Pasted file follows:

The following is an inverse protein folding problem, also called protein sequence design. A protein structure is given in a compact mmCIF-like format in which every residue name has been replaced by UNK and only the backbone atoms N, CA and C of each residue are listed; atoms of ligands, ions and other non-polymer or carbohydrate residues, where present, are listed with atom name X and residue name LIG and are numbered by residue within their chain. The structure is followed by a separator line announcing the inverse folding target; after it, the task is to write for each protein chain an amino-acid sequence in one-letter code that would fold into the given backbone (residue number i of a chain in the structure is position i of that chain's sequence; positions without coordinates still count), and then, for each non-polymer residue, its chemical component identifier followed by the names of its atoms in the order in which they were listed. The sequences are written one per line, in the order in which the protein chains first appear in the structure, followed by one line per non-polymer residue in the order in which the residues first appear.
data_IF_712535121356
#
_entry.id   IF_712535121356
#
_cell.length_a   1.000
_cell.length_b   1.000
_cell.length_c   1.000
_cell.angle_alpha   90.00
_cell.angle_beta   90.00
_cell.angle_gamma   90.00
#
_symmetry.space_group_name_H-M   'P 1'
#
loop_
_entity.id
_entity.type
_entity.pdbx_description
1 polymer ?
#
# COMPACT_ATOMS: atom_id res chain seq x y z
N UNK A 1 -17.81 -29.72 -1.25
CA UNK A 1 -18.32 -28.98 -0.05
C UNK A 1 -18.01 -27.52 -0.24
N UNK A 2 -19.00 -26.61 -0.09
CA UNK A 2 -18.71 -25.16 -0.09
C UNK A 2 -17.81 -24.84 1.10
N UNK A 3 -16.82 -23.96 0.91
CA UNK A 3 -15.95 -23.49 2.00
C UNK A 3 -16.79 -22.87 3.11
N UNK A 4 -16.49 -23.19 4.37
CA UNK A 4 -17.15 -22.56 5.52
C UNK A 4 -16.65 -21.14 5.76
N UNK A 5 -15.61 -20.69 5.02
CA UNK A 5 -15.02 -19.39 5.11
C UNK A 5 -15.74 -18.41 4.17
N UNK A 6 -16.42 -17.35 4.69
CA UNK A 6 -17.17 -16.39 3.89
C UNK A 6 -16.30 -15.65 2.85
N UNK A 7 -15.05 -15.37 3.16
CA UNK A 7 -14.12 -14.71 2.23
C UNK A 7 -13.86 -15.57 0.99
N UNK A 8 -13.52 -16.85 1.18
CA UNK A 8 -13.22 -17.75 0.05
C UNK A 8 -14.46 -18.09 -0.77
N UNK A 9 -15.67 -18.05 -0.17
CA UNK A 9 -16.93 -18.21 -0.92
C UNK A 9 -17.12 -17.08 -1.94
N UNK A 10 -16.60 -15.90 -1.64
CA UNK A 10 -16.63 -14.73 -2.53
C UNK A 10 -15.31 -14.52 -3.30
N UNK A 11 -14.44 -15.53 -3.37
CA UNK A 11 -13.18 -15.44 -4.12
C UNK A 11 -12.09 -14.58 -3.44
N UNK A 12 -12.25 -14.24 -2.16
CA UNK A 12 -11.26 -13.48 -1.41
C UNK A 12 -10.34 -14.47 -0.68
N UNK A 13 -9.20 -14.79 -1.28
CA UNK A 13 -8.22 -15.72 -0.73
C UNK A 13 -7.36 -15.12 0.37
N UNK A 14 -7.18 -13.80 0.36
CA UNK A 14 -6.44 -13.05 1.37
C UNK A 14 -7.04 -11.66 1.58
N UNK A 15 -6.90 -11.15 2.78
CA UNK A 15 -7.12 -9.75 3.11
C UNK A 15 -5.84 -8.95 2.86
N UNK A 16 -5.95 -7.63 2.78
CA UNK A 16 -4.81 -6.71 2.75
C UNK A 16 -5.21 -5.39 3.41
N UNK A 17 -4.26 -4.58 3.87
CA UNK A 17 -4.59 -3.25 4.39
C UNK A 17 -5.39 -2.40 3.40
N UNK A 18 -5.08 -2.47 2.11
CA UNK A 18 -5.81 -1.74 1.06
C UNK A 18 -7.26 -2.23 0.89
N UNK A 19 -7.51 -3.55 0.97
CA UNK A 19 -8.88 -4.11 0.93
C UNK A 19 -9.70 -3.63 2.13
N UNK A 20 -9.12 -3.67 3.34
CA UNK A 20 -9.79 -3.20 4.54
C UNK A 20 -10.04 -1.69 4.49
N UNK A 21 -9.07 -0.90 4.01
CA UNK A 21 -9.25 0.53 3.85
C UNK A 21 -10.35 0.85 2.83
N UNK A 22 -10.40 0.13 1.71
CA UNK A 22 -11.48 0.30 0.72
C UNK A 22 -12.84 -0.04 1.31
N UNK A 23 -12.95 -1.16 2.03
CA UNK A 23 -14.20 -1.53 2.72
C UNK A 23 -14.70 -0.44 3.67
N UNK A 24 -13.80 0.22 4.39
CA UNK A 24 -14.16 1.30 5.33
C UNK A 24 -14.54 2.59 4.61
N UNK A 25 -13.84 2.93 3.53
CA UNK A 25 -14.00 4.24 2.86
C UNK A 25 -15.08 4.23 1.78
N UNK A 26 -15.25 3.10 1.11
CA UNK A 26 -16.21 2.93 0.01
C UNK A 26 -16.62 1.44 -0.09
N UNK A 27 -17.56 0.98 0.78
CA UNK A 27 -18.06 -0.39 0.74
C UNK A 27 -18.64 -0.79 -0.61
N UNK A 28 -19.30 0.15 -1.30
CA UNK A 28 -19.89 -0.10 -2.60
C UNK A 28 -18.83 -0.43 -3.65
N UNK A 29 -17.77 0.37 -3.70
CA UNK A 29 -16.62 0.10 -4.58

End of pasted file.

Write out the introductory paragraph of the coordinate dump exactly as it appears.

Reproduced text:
The following is an inverse protein folding problem, also called protein sequence design. A protein structure is given in a compact mmCIF-like format in which every residue name has been replaced by UNK and only the backbone atoms N, CA and C of each residue are listed; atoms of ligands, ions and other non-polymer or carbohydrate residues, where present, are listed with atom name X and residue name LIG and are numbered by residue within their chain. The structure is followed by a separator line announcing the inverse folding target; after it, the task is to write for each protein chain an amino-acid sequence in one-letter code that would fold into the given backbone (residue number i of a chain in the structure is position i of that chain's sequence; positions without coordinates still count), and then, for each non-polymer residue, its chemical component identifier followed by the names of its atoms in the order in which they were listed. The sequences are written one per line, in the order in which the protein chains first appear in the structure, followed by one line per non-polymer residue in the order in which the residues first appear.